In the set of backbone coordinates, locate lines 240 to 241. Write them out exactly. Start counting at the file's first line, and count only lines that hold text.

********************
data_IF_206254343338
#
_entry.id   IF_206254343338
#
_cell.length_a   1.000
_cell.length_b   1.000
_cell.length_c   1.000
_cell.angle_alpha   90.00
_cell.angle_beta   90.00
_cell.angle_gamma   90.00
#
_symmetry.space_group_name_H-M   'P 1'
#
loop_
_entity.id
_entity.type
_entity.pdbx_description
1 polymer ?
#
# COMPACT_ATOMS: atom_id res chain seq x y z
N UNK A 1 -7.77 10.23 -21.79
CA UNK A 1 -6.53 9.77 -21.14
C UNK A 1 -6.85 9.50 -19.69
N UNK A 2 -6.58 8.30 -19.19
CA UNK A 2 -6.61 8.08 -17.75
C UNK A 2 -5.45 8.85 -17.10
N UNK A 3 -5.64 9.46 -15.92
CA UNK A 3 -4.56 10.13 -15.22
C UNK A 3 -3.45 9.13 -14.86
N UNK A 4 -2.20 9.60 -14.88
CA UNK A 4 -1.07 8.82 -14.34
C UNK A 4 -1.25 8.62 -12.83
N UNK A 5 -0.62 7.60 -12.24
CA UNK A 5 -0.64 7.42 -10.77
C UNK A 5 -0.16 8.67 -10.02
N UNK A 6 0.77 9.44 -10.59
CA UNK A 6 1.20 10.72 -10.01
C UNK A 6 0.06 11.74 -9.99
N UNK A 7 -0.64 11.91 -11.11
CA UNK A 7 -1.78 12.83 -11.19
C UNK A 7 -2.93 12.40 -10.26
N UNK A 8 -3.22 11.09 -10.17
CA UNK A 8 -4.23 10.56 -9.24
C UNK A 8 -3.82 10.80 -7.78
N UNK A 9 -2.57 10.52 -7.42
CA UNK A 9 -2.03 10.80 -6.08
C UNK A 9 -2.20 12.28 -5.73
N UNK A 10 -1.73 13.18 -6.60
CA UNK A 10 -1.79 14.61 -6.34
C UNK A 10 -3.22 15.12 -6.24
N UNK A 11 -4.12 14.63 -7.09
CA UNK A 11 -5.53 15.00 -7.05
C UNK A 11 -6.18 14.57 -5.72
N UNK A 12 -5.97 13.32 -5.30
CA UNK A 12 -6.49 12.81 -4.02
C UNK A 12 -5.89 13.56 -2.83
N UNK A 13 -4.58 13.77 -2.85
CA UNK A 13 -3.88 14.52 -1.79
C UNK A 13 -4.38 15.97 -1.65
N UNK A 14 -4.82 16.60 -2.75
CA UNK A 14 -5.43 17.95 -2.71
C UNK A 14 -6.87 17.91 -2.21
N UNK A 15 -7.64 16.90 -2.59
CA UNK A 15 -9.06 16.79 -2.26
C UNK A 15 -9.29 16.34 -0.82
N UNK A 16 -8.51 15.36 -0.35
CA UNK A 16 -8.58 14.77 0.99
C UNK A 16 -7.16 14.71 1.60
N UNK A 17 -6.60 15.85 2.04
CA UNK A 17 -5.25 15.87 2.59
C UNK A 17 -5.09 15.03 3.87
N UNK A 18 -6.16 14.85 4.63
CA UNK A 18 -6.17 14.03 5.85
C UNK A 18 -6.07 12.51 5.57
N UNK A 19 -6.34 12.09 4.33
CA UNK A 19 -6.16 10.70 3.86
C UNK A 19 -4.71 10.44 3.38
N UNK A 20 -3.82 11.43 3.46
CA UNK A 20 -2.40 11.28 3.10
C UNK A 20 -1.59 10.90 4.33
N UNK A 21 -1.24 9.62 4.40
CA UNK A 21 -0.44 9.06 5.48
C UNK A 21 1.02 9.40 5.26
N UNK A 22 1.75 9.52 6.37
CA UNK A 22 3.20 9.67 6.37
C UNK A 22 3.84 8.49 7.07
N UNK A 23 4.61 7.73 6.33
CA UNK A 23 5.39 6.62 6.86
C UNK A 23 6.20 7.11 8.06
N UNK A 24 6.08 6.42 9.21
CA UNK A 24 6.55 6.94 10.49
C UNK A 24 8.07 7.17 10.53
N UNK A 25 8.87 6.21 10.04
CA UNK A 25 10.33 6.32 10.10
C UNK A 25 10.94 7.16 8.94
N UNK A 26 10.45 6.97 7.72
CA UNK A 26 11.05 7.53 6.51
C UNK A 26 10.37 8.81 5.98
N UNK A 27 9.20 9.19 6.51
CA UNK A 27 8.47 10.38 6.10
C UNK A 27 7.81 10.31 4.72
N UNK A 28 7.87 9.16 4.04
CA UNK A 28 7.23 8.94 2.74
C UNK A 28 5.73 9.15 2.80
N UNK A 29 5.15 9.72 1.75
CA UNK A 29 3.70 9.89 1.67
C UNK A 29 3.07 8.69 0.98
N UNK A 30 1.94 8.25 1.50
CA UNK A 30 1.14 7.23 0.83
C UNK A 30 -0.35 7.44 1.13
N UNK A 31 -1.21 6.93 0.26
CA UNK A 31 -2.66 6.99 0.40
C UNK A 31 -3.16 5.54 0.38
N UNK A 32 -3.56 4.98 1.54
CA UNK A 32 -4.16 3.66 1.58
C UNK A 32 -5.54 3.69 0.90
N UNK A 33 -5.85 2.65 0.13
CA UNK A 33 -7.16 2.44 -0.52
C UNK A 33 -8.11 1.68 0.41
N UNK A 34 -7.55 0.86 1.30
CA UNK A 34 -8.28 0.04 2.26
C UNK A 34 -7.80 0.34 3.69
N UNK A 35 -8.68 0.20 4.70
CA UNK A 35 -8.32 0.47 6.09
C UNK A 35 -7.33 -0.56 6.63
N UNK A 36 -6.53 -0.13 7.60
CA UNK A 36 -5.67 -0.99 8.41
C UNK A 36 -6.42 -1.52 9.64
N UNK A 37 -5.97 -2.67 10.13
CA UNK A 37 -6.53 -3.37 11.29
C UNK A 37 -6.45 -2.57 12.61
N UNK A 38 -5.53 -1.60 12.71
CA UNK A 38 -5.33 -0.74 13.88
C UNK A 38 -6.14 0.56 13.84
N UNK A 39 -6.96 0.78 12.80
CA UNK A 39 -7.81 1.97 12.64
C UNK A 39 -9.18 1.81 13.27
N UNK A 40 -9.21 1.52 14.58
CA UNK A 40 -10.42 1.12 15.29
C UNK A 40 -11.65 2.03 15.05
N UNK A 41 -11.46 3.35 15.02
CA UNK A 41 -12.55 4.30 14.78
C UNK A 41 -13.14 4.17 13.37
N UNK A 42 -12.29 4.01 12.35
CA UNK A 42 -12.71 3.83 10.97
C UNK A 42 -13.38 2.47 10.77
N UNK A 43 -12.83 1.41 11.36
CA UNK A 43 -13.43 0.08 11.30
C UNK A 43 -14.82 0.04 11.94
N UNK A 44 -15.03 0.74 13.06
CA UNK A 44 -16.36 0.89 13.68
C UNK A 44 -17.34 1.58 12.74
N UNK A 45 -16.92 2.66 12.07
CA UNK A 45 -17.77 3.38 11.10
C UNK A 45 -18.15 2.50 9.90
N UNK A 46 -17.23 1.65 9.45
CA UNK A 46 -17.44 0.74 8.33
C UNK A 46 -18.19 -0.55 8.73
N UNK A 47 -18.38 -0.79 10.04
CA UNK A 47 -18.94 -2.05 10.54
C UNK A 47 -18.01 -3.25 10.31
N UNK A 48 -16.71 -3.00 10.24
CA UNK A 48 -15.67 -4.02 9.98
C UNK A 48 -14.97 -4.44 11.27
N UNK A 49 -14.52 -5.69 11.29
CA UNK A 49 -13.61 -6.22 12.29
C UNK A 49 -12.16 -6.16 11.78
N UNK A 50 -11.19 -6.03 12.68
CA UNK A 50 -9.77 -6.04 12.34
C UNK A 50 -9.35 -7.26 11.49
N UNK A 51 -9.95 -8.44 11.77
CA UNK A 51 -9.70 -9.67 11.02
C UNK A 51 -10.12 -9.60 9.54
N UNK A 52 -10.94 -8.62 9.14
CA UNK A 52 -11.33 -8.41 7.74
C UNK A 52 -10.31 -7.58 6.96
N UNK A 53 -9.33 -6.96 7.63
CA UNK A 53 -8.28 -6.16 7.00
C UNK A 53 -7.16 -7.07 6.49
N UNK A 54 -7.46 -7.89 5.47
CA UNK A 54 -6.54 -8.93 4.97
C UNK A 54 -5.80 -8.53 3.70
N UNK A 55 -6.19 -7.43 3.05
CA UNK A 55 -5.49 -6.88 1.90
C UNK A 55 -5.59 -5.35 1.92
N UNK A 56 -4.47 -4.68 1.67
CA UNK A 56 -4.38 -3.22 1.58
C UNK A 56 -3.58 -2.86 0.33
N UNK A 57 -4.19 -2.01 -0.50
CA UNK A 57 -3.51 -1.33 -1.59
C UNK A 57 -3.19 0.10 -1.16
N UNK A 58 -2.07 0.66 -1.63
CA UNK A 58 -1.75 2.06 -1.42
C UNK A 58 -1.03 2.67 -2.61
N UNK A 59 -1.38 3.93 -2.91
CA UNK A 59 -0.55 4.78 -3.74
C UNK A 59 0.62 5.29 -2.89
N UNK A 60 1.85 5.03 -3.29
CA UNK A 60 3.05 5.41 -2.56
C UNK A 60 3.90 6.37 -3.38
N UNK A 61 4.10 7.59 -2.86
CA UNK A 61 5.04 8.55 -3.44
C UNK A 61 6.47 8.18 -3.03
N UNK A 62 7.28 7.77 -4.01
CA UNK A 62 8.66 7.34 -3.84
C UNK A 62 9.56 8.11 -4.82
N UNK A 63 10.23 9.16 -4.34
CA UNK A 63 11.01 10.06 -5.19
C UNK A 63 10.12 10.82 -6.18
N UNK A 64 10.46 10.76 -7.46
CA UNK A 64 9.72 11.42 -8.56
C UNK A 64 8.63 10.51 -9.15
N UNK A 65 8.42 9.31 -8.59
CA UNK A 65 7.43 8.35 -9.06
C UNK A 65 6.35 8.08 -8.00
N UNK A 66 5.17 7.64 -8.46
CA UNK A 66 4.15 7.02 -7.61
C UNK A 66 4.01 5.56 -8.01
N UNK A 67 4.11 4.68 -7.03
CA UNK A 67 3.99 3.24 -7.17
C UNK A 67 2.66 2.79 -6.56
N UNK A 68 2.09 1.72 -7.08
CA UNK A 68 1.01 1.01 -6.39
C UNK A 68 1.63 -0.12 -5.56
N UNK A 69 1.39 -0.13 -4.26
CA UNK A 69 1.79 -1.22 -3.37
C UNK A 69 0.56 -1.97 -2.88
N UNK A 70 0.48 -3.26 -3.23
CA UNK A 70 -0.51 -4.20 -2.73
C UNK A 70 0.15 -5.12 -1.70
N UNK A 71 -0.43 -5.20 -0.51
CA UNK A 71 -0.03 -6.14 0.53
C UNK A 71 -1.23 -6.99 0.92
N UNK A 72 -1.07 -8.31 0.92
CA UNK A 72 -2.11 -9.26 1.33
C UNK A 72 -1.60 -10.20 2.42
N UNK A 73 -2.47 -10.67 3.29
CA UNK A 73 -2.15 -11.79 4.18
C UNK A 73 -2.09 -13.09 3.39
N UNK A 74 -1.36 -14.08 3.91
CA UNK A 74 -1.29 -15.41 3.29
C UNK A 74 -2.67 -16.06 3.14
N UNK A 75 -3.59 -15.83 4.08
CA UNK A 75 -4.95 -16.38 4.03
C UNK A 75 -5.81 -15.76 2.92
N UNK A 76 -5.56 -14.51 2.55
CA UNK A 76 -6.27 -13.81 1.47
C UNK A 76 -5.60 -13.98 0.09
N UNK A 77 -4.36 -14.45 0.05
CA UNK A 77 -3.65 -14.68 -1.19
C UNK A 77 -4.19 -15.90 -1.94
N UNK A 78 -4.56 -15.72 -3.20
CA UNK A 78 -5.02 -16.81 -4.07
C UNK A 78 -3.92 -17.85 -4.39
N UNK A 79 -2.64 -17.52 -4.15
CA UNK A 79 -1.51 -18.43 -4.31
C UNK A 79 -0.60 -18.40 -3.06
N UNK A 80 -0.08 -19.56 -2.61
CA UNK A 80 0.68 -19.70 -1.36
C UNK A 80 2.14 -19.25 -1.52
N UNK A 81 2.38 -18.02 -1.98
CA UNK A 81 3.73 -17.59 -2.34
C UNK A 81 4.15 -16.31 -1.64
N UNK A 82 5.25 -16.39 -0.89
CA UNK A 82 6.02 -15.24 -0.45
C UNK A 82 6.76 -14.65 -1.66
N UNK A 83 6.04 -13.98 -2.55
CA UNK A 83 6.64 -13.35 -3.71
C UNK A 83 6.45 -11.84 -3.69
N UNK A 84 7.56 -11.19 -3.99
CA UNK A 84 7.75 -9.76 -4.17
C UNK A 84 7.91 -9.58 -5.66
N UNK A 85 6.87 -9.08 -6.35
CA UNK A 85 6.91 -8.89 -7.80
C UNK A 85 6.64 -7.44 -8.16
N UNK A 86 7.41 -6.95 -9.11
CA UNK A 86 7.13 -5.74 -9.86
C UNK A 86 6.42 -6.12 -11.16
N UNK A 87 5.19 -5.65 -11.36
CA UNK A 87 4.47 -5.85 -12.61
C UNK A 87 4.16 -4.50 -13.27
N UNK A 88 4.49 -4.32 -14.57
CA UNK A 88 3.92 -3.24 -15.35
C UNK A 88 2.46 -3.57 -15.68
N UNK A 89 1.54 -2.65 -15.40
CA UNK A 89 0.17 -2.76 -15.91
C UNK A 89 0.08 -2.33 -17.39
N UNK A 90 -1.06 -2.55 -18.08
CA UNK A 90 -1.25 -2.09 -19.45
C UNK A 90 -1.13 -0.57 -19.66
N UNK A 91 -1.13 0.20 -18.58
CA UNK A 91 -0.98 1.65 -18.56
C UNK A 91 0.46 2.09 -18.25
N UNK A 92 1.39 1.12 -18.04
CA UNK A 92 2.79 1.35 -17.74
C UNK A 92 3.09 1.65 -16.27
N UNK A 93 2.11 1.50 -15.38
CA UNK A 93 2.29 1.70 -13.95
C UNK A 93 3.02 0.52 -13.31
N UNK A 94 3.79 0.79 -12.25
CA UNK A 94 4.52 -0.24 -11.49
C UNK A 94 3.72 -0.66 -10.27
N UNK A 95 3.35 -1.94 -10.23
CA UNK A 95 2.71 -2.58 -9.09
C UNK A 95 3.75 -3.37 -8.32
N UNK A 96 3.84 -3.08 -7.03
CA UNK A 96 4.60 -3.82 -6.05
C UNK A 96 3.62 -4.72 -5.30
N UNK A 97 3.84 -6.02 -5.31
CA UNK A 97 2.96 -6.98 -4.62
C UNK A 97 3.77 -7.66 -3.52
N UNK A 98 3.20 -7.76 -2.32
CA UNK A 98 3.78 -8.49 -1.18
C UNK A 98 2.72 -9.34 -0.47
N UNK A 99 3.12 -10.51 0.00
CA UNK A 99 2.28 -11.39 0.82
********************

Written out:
N UNK A 74 -1.36 -14.08 3.91
CA UNK A 74 -1.29 -15.41 3.29